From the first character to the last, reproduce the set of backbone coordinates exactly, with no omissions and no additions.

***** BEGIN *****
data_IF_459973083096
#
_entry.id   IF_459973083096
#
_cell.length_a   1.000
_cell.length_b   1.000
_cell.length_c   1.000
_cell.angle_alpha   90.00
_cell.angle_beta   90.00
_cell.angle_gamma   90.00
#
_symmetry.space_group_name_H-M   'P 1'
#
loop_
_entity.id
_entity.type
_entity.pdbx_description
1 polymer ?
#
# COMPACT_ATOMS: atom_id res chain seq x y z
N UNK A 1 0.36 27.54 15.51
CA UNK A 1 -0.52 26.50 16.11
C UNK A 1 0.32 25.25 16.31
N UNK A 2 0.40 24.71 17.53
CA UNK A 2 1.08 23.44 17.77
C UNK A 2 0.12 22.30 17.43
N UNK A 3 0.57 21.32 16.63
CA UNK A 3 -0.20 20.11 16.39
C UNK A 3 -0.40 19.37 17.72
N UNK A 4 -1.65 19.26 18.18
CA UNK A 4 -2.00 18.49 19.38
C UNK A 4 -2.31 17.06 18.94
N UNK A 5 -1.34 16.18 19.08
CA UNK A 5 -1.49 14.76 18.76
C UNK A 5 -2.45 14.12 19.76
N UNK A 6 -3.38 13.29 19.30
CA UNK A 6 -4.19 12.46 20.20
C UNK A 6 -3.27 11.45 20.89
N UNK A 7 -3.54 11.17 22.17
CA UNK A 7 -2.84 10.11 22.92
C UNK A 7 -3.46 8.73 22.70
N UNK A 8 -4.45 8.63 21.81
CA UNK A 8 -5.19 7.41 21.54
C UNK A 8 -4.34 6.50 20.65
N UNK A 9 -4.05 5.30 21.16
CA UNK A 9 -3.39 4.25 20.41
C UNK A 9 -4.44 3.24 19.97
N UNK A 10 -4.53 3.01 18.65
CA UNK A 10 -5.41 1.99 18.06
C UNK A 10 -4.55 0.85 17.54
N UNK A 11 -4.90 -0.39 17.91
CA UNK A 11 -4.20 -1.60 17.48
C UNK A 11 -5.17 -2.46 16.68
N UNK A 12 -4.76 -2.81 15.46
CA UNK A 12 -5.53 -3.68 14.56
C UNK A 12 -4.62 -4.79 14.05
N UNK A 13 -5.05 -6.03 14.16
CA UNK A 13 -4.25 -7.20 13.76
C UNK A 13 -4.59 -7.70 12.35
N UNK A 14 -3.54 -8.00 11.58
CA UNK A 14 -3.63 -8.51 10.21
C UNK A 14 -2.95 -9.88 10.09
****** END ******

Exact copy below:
data_IF_459973083096
#
_entry.id   IF_459973083096
#
_cell.length_a   1.000
_cell.length_b   1.000
_cell.length_c   1.000
_cell.angle_alpha   90.00
_cell.angle_beta   90.00
_cell.angle_gamma   90.00
#
_symmetry.space_group_name_H-M   'P 1'
#
loop_
_entity.id
_entity.type
_entity.pdbx_description
1 polymer ?
#
# COMPACT_ATOMS: atom_id res chain seq x y z
N UNK A 1 0.36 27.54 15.51
CA UNK A 1 -0.52 26.50 16.11
C UNK A 1 0.32 25.25 16.31
N UNK A 2 0.40 24.71 17.53
CA UNK A 2 1.08 23.44 17.77
C UNK A 2 0.12 22.30 17.43
N UNK A 3 0.57 21.32 16.63
CA UNK A 3 -0.20 20.11 16.39
C UNK A 3 -0.40 19.37 17.72
N UNK A 4 -1.65 19.26 18.18
CA UNK A 4 -2.00 18.49 19.38
C UNK A 4 -2.31 17.06 18.94
N UNK A 5 -1.34 16.18 19.08
CA UNK A 5 -1.49 14.76 18.76
C UNK A 5 -2.45 14.12 19.76
N UNK A 6 -3.38 13.29 19.30
CA UNK A 6 -4.19 12.46 20.20
C UNK A 6 -3.27 11.45 20.89
N UNK A 7 -3.54 11.17 22.17
CA UNK A 7 -2.84 10.11 22.92
C UNK A 7 -3.46 8.73 22.70
N UNK A 8 -4.45 8.63 21.81
CA UNK A 8 -5.19 7.41 21.54
C UNK A 8 -4.34 6.50 20.65
N UNK A 9 -4.05 5.30 21.16
CA UNK A 9 -3.39 4.25 20.41
C UNK A 9 -4.44 3.24 19.97
N UNK A 10 -4.53 3.01 18.65
CA UNK A 10 -5.41 1.99 18.06
C UNK A 10 -4.55 0.85 17.54
N UNK A 11 -4.90 -0.39 17.91
CA UNK A 11 -4.20 -1.60 17.48
C UNK A 11 -5.17 -2.46 16.68
N UNK A 12 -4.76 -2.81 15.46
CA UNK A 12 -5.53 -3.68 14.56
C UNK A 12 -4.62 -4.79 14.05
N UNK A 13 -5.05 -6.03 14.16
CA UNK A 13 -4.25 -7.20 13.76
C UNK A 13 -4.59 -7.70 12.35
N UNK A 14 -3.54 -8.00 11.58
CA UNK A 14 -3.63 -8.51 10.21
C UNK A 14 -2.95 -9.88 10.09